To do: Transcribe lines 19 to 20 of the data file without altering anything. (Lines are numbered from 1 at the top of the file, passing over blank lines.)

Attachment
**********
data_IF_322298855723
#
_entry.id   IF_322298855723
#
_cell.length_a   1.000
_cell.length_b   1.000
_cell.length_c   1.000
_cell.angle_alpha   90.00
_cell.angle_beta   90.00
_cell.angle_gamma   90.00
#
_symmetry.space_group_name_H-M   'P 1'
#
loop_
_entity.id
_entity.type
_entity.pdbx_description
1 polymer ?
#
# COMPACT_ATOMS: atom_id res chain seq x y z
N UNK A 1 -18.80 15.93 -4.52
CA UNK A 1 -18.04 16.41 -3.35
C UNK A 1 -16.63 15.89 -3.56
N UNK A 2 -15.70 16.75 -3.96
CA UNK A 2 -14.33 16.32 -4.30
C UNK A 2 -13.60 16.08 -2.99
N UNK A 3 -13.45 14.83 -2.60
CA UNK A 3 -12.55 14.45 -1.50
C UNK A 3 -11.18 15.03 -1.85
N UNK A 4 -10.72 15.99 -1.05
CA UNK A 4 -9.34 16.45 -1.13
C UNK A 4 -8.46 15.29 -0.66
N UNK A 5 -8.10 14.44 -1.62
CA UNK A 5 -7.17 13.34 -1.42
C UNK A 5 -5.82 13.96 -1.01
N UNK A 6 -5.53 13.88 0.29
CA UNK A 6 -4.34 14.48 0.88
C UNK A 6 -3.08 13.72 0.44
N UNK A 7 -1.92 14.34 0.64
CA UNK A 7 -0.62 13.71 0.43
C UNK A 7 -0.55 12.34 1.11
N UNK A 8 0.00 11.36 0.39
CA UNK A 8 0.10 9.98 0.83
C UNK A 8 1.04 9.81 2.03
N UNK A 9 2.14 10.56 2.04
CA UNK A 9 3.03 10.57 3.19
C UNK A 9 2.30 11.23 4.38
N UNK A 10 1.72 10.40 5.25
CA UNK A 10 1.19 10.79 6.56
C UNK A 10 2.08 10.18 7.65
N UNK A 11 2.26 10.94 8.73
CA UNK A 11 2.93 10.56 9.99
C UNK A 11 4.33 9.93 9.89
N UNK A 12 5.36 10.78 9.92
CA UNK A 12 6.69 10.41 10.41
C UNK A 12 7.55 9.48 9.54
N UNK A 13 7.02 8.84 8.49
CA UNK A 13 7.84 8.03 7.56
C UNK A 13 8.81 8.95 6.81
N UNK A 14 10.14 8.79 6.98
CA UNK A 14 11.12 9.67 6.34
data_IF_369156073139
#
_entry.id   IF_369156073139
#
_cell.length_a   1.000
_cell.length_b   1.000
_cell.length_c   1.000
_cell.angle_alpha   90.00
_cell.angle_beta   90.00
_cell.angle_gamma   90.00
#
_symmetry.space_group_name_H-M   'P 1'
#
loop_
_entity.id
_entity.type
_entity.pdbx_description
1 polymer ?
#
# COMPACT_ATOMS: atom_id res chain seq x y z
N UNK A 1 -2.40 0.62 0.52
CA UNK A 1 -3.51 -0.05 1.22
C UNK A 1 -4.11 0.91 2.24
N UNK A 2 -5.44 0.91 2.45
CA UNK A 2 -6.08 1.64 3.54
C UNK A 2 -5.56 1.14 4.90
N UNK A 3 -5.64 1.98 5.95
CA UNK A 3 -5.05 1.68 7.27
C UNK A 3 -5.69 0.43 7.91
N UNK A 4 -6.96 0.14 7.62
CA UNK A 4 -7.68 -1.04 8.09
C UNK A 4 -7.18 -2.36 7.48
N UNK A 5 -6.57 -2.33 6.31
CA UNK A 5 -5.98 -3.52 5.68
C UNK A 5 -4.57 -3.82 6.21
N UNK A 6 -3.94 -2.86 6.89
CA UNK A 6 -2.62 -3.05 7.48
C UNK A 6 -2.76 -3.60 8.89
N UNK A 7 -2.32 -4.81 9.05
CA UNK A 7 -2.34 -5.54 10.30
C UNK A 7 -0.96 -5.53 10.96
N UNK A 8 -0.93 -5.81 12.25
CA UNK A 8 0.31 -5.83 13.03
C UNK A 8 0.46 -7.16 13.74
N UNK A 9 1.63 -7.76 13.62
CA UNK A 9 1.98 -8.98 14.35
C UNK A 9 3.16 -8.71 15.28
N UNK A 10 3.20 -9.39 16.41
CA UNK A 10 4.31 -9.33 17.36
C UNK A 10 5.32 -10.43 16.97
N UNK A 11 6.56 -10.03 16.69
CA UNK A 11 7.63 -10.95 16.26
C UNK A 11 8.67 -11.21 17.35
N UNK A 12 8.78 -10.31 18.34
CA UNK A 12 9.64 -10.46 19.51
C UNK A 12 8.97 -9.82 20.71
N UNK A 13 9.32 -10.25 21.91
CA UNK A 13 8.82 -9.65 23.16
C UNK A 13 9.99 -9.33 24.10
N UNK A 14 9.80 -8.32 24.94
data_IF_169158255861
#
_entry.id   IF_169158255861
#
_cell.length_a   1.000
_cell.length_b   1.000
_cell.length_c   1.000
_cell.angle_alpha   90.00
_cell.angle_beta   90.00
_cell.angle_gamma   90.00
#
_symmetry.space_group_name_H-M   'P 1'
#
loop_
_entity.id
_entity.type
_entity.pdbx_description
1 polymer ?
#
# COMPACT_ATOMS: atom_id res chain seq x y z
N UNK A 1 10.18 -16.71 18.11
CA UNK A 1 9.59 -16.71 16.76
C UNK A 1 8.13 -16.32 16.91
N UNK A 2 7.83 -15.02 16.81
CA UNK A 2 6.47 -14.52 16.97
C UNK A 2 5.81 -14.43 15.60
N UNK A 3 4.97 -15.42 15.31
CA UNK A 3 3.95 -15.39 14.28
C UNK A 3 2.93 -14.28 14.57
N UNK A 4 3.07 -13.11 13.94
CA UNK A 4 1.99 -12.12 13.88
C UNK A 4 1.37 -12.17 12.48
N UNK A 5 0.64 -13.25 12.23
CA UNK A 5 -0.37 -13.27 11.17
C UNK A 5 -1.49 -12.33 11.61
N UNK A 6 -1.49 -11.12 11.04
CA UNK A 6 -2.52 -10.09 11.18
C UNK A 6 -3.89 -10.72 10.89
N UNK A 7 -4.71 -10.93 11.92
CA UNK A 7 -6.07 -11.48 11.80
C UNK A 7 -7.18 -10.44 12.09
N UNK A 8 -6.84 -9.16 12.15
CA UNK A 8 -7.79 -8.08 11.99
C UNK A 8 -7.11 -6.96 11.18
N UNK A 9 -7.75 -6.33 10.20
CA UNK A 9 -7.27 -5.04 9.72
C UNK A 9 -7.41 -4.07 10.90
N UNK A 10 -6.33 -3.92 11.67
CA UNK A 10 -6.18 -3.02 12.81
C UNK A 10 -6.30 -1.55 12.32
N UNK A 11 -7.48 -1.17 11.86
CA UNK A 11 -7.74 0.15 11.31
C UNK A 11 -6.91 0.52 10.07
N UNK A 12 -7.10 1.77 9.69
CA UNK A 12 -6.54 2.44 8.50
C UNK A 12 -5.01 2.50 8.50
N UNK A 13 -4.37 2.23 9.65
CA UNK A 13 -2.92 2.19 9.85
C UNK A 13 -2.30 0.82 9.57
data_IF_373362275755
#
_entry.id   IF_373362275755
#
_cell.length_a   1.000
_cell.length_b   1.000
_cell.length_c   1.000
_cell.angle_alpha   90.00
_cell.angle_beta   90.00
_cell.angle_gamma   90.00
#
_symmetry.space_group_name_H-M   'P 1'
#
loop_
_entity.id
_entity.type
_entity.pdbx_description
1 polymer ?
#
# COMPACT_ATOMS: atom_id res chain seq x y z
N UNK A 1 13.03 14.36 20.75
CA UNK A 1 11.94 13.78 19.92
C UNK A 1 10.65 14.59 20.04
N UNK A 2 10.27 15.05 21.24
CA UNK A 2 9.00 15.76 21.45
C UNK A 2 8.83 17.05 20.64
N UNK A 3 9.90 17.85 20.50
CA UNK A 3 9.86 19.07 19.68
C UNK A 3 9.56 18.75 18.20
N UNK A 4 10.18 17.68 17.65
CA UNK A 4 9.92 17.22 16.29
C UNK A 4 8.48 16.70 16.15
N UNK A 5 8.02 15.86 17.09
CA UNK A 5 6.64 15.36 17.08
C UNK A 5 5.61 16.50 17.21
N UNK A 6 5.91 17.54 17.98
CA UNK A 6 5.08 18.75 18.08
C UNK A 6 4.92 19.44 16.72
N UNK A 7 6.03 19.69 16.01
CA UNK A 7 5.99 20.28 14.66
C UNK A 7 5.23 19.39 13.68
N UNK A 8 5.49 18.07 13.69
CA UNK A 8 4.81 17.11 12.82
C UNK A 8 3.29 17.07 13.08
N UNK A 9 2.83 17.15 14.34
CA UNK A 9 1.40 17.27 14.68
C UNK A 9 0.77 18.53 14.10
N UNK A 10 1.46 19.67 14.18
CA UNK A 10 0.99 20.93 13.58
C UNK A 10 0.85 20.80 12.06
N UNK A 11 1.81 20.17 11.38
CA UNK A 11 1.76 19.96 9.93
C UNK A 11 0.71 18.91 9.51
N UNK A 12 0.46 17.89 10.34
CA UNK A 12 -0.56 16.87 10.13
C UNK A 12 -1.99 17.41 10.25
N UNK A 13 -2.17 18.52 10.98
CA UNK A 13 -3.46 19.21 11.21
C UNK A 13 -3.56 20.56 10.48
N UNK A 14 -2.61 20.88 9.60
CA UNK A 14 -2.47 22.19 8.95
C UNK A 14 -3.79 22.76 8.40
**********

#
# COMPACT_ATOMS: atom_id res chain seq x y z